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Explanations for Researchers and other interested persons

Plain English

A concerted effor has been made to keep the Laos List in plain english and to avoid codes or acronyms. This is particularly true of the Detailed Information. However, some unique coding has been used, which is discussed below.

Coding Conventions

This page contains the information conventions used in the data tables and lists. They may be useful for researcher information assessment, or for other persons in understanding a data entry.

  • 1. Question marks -?- after an entry indicates this entry is unsure of or is an educated or logical assumption.
  • Examples:

  • Location: Long Tieng? (LS20A). This says there is reason to believe the person was at Long Tieng but it is not substantially sourced.
  • Raven?. Was this person a Raven?
  • Project 404?. Was this person part of that activity?
  • 2. Blanks indicate no data are available for that field including if a field is partially filled, such as job but no AFSC. For example, information was not readily available on AFSCs of downed Ravens.
  • 3. Year -1969- entries in the "In" and "Out" fields indicate the activity can be narrowed to a year but not a month and year. Question marks indicate uncertainty.
  • 4. If a person is known to have been at a particular location the date is entered in the 'In" field, unless it is known to be an "Out" date.
  • 5. Some dates are relative because there was a lot of moving around. Generally a move from one location to another for over a month is recorded if known.
  • 6. Double Entries indicate two sources that gave different information, such as two ranks.
  • Job Specialty Codes

    This is a real challenge - kind of like going into the swamp where the deeper you go, the more problems you encounter. Each service had their unique job coding system that was generally intelligible only to their own personnel pukes. Further, a member might have multiple job specialty codes reflecting different previous job experiences or training. Due to the vagaries of the personnel systems, or operational needs, the member might be working in a billet that was reflected by none of the member's identifiers. Finally, the databases that recorded Vietnam service are not always correct. And sometimes they did not list MOS information, or the information was not filled in. OK so far?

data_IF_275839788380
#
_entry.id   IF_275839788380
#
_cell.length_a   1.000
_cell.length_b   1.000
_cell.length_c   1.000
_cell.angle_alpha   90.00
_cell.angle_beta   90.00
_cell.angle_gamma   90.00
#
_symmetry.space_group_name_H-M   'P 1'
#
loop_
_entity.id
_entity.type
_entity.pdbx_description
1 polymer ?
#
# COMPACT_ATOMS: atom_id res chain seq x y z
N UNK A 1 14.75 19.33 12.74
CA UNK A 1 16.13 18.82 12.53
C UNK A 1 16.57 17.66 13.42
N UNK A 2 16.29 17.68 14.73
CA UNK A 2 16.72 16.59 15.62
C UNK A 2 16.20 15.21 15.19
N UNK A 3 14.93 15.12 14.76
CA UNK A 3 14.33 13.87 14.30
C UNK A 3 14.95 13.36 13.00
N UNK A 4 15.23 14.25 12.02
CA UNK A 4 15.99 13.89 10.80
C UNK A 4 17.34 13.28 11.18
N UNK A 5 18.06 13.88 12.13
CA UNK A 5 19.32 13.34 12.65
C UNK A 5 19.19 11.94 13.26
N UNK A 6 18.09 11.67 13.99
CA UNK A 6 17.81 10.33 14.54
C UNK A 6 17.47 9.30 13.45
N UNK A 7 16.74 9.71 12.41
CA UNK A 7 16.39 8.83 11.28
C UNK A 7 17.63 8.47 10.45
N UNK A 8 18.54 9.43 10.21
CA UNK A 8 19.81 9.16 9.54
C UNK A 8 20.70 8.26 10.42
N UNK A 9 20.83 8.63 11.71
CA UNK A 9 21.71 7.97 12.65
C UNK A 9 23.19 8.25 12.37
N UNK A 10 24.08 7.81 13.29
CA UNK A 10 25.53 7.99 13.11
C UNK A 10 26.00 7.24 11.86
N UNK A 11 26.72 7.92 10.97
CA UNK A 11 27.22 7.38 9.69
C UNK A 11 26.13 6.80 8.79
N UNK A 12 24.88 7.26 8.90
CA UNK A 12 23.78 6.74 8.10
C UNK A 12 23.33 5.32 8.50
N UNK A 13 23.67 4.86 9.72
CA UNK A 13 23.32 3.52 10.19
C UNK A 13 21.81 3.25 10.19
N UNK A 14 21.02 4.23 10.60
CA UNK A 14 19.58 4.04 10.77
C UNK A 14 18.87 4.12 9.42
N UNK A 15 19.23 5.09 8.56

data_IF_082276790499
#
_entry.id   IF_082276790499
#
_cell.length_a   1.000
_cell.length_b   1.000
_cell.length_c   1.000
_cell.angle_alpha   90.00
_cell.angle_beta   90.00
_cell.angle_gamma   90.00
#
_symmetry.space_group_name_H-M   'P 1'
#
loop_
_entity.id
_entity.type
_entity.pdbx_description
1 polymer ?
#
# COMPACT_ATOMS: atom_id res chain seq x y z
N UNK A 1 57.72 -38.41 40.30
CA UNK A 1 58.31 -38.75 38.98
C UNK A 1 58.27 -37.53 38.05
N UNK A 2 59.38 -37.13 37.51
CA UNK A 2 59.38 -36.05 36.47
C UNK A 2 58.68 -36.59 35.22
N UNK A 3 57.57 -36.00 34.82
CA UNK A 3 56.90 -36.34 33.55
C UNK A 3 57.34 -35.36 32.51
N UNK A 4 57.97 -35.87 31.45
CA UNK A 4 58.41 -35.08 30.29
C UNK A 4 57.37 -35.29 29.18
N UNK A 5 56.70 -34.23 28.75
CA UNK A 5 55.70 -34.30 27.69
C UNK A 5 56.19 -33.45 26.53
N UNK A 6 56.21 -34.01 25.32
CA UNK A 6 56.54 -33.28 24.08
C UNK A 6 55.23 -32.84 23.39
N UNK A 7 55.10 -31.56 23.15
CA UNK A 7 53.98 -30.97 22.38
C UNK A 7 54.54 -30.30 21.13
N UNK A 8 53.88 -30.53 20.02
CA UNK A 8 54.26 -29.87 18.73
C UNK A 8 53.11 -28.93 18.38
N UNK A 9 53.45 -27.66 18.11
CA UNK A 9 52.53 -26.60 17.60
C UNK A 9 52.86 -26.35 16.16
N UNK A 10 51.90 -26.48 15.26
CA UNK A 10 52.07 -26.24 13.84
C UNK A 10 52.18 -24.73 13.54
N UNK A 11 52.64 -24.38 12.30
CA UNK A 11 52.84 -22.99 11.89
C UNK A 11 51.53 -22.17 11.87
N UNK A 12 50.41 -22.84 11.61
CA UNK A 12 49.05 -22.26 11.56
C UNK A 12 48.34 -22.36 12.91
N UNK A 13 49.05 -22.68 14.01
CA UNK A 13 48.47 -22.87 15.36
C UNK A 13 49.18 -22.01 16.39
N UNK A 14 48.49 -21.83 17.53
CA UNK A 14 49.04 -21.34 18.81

Most of the MOS codes in the Laos List came from the Vietnam Veterans Data Base. It is not known when this information was collected or from what sources. In my case, this database reflects a code thqat I possessed, and actuially corresponded to what I was doing in Laos. However, it was not the code for the position I filled. Thus, the codes are provided, when known, as additional information on the people.
    Whenever possible, the Laos List gives the actual job performed, followed by the full Service title of the specialty identifier, followed by its code. Thus, you might have "Forward Air Controller; Pilot 1115B" or "Forward Air Controller; Forward Air Controller 1445" In the latter example, both the job and the identifier name match. Finally, for the new readers. At least in the Air force, the entire specialty code system was revamped a few years ago, so the Vietnam-era codes often do not correspond with current codings. So much for this subject.

    Information Accuracy

    The objective is to create a credible list of participants in the Secret War. In doing so, the compiler has used the tools and techniques learned during some three decades in the intelligence profession. The sole purpose of the list is to document an important part of the War in Southeast Asia - the people that were there. Although its use by researchers is encouraged, it is primarily for these people on the list to remember old acquaintances and co-workers. This information is a compendium of many sources, some that agree and , on occasion, some that conflict. This is the real world of information research. A sincere effort has been made to provide the best information available with as few assumptions as possible. There is no guarantee that it is all correct. In its present form, there are many holes, discrepancies, and possibly incorrect information. As the list develops, many of the voids should be filled and the listings refined. The information has been sourced at the name level in the Detailed Information List. This is not a PhD dissertation; please do not treat it as such. Every information project has a cost. Mine is time to do the research, compile the information and to present it understandably. Therefore, I am relying on the sources to speak for themselves, trusting that the induced errors will be small.


    There is no attempt to establish copyright on these materials due to their intended non-commercial, fraternal and personal use. Some referenced sources are copyright materials. They are so identified in the Source page. If anywone wishes to use the list for other than the intended purpose, please contact the site webmaster before use.

    Privacy Issues

    Personal privacy is very important. Even now, the Secret War in Laos may be controversial in some circles. There is no attempt to impose on this personal privacy. All of these materials are derived from open sources of information or personal knowledge. However, if there is someone that does not want to be recognized as a member of this very special group, please contact me. All contacts documented on the list for the purposes of contacting the persons in a fraternal way. It is not for any type of commercial use.

    Tom Lee
    February 2000

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